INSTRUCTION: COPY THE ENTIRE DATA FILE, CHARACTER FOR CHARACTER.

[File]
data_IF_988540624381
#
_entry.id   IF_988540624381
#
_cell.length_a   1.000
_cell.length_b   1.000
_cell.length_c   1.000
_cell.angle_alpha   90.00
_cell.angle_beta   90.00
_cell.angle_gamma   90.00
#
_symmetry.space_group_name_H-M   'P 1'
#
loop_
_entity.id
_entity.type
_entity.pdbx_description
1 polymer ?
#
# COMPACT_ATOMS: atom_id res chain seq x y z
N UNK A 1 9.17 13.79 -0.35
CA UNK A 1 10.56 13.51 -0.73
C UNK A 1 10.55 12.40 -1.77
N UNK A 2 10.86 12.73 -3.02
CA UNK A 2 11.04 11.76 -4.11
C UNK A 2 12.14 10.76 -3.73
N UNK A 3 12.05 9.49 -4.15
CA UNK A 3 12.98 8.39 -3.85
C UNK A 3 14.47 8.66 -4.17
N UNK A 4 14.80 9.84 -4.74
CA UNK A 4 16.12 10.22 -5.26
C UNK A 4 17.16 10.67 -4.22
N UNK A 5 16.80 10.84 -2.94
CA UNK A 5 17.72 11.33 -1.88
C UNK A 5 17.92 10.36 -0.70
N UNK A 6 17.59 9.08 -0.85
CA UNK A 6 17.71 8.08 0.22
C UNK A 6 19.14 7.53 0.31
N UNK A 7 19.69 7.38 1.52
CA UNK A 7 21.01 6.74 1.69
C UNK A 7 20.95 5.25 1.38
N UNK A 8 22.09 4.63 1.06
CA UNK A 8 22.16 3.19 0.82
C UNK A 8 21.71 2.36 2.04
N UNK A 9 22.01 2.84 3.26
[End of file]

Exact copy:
data_IF_988540624381
#
_entry.id   IF_988540624381
#
_cell.length_a   1.000
_cell.length_b   1.000
_cell.length_c   1.000
_cell.angle_alpha   90.00
_cell.angle_beta   90.00
_cell.angle_gamma   90.00
#
_symmetry.space_group_name_H-M   'P 1'
#
loop_
_entity.id
_entity.type
_entity.pdbx_description
1 polymer ?
#
# COMPACT_ATOMS: atom_id res chain seq x y z
N UNK A 1 9.17 13.79 -0.35
CA UNK A 1 10.56 13.51 -0.73
C UNK A 1 10.55 12.40 -1.77
N UNK A 2 10.86 12.73 -3.02
CA UNK A 2 11.04 11.76 -4.11
C UNK A 2 12.14 10.76 -3.73
N UNK A 3 12.05 9.49 -4.15
CA UNK A 3 12.98 8.39 -3.85
C UNK A 3 14.47 8.66 -4.17
N UNK A 4 14.80 9.84 -4.74
CA UNK A 4 16.12 10.22 -5.26
C UNK A 4 17.16 10.67 -4.22
N UNK A 5 16.80 10.84 -2.94
CA UNK A 5 17.72 11.33 -1.88
C UNK A 5 17.92 10.36 -0.70
N UNK A 6 17.59 9.08 -0.85
CA UNK A 6 17.71 8.08 0.22
C UNK A 6 19.14 7.53 0.31
N UNK A 7 19.69 7.38 1.52
CA UNK A 7 21.01 6.74 1.69
C UNK A 7 20.95 5.25 1.38
N UNK A 8 22.09 4.63 1.06
CA UNK A 8 22.16 3.19 0.82
C UNK A 8 21.71 2.36 2.04
N UNK A 9 22.01 2.84 3.26